… And he rested on the seventh day from all his work which he had made (Genesis 2:2)

Today is a fairly significant holiday in the US and many other predominantly Judeo-Christian countries. It is Easter Sunday (as well as the second day of Passover), which means that many businesses are closed or open only limited hours today. That is true of my gym, which opened at 7AM but closed at 2PM.

But while many might bemoan that fact that the gym closed early – as well as the fact that most of the training classes normally offered on Sunday were cancelled – it doesn’t really matter to me. That is because for me most Sundays are active rest days. This is not for any religious reason, but rather because taking rest days is incredibly important to any health and wellness program.

In my case, I work out an average of six to seven times a week. I usually split those workouts up between four hour-long strength-training sessions, two shorter sprint or cardio sessions, and one yoga or stretching session of varying length. But I always make sure to take one day off from the gym every week. Sometimes I even take two, should I find my energy or motivation to exercise is lacking.

So why is it so important to rest?

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1. Rest is essential for recovery.

Quite simply, rest days are physically necessary so allow our muscles to repair, rebuild and strengthen themselves.

When we workout, we cause microscopic tears in our muscle tissue. It is your body’s attempt to repairthis damage that leads to muscle growth and improvements in strength and stamina; the body is slowly remodeling the damaged muscles into larger and stronger versions that are better able to handle the stresses and strains of future workouts.

This process of recovery and remodeling takes time. In fact, after a particularly tough and targetedworkout (such as a chest day when you hit a new personal record on the bench press), most exercise physiologists recommend giving that muscle group at least two tothree days to properly recover.

Without giving your body enough time repair and replenish itself, overtraining syndrome – characterized by fatigue, muscle weakness, and decreased performance – is likely to result.

2. Rest helps prevent injury.

Taking rest days is also proven to reduce the likelihood of an exercise-related injury.This is not just because of the microscopic physical trauma to your muscle, tendons, and joints that exercise causes, but also because of the impact that over-frequent workouts can have psychologically.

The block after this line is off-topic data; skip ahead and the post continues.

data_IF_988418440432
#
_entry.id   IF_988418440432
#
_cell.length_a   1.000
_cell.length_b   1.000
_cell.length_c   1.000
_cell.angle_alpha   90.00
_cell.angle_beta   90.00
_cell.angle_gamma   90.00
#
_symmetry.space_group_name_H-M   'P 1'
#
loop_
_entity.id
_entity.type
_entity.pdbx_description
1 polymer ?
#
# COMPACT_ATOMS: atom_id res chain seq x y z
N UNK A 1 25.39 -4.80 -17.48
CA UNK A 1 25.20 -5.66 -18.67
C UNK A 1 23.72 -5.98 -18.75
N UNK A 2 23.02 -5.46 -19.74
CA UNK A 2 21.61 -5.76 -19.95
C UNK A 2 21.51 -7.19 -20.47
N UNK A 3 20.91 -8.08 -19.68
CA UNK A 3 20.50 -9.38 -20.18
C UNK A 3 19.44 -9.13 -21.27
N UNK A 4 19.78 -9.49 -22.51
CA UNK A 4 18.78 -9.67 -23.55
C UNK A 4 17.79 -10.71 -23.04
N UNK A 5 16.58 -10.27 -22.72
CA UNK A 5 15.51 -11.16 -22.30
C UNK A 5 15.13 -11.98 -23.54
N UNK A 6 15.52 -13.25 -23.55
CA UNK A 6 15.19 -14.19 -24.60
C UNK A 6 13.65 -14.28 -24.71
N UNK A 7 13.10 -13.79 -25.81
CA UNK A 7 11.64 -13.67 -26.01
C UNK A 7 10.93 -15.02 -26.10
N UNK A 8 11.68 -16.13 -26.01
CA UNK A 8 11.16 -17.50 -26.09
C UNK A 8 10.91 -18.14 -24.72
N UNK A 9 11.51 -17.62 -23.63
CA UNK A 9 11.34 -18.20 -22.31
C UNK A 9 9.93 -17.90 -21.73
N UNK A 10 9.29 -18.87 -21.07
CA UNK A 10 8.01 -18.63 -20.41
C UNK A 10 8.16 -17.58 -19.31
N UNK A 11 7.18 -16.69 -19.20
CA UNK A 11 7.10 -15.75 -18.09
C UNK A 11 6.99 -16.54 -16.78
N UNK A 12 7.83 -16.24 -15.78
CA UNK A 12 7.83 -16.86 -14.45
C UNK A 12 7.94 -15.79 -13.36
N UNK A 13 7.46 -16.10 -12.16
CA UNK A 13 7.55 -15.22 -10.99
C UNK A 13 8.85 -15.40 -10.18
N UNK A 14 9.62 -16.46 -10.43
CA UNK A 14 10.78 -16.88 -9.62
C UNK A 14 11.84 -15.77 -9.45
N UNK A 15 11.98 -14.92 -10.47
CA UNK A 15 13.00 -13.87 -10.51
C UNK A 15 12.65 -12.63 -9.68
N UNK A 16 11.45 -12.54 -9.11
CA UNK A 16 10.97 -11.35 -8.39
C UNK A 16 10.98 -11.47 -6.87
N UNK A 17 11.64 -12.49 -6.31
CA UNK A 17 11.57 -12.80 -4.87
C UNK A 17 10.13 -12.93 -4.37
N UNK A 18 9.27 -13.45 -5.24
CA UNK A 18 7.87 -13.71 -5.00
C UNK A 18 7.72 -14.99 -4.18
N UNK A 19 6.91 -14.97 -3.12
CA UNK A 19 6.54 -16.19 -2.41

When you don’t allow your body to recover from high-intensity exercise, mental fatigue can set in. Brain fog and mood shifts are just one more frequent symptom of overtraining, causing professional, amateur, and causal athletes to lose motivation and focus. This can lead to sloppy form while lifting weights, or lack of attention while engaging in cardio activities like running or martial arts, all of which is a recipe for disaster.

Without sufficient time to allow both your body and your mind to recover, the likelihood of injury skyrockets. Taking a day off will not only help your body heal and help you regain mental focus, but will also make you more enthusiastic and excited to return to your regular workout routine.

3. Rest prevents illness.

A healthy amount of exercise provides boost to your immune system, helping you fight off the myriad of disease-causing bacteria, viruses, parasites, mold that you encounter on a daily basis.

Overtraining, however, actually reduces immune function and makes you more susceptible to getting sick. This is because exercise cause significant changes in two key hormones: norepinephrine and cortisol.

When you workout, your body produces higher levels of these two so-called ‘stress hormones.’ That is usually a good thing; these hormones are part of the “fight-or-flight” response that gives you the energy and the strength to lift that barbell for one more rep, to row that extra kilometer on the NordicTrack, or outrun that hungry bear that you accidentally disturbed while hiking.

These same hormones also suppress your immune system. Normally, that exercise-associated dip in immune function is transitory. However, overtraining can cause the total number of functional immune cells in your body to decline over time. This might explain why studies have found that elite athletes are three times as likely as recreational athletes to acquire respiratory infections like the common cold or the flu during the winter. It may also explain why, when elite athletes do get sick, their symptoms tend to last longer and be more severe.

Rest is essential for avoiding illness and, when it happens, for bouncing back quickly.

These are just three of the many reasons why rest days are so important. But it is also essential to remember that rest days are not an excuse to sit on the couch binging watching Game of Thrones while scarfing down a pint of ice cream.

Depending on your current level of fitness, try for an “active” rest day. Take the dogs an extra long walk, go for a hike with your husband, go for a bike ride with your kids, or play some touch football with your kids at the park.

Get out and do something, just keep it light and keep it fun.

 

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